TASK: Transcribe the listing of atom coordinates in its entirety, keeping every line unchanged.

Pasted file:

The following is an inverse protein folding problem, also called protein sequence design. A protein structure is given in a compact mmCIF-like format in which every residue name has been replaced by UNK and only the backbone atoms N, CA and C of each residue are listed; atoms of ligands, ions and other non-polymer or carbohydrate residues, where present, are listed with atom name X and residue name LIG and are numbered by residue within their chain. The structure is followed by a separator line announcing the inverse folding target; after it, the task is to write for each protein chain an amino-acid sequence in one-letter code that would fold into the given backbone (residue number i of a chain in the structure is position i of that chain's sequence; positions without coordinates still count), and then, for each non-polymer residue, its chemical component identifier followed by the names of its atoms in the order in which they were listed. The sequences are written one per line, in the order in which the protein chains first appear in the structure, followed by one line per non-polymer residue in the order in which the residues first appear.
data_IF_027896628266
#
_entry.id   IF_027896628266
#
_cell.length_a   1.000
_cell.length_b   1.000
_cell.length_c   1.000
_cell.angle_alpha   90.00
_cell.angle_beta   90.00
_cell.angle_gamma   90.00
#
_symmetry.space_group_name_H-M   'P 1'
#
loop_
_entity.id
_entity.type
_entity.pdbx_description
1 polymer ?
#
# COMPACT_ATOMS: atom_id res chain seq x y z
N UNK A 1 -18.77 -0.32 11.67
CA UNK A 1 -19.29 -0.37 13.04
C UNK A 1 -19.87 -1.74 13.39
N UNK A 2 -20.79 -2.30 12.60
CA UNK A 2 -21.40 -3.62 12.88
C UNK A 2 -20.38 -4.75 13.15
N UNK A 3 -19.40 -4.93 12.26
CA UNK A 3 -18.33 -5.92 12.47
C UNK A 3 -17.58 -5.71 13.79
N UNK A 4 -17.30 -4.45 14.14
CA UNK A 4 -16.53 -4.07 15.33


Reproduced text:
The following is an inverse protein folding problem, also called protein sequence design. A protein structure is given in a compact mmCIF-like format in which every residue name has been replaced by UNK and only the backbone atoms N, CA and C of each residue are listed; atoms of ligands, ions and other non-polymer or carbohydrate residues, where present, are listed with atom name X and residue name LIG and are numbered by residue within their chain. The structure is followed by a separator line announcing the inverse folding target; after it, the task is to write for each protein chain an amino-acid sequence in one-letter code that would fold into the given backbone (residue number i of a chain in the structure is position i of that chain's sequence; positions without coordinates still count), and then, for each non-polymer residue, its chemical component identifier followed by the names of its atoms in the order in which they were listed. The sequences are written one per line, in the order in which the protein chains first appear in the structure, followed by one line per non-polymer residue in the order in which the residues first appear.
data_IF_027896628266
#
_entry.id   IF_027896628266
#
_cell.length_a   1.000
_cell.length_b   1.000
_cell.length_c   1.000
_cell.angle_alpha   90.00
_cell.angle_beta   90.00
_cell.angle_gamma   90.00
#
_symmetry.space_group_name_H-M   'P 1'
#
loop_
_entity.id
_entity.type
_entity.pdbx_description
1 polymer ?
#
# COMPACT_ATOMS: atom_id res chain seq x y z
N UNK A 1 -18.77 -0.32 11.67
CA UNK A 1 -19.29 -0.37 13.04
C UNK A 1 -19.87 -1.74 13.39
N UNK A 2 -20.79 -2.30 12.60
CA UNK A 2 -21.40 -3.62 12.88
C UNK A 2 -20.38 -4.75 13.15
N UNK A 3 -19.40 -4.93 12.26
CA UNK A 3 -18.33 -5.92 12.47
C UNK A 3 -17.58 -5.71 13.79
N UNK A 4 -17.30 -4.45 14.14
CA UNK A 4 -16.53 -4.07 15.33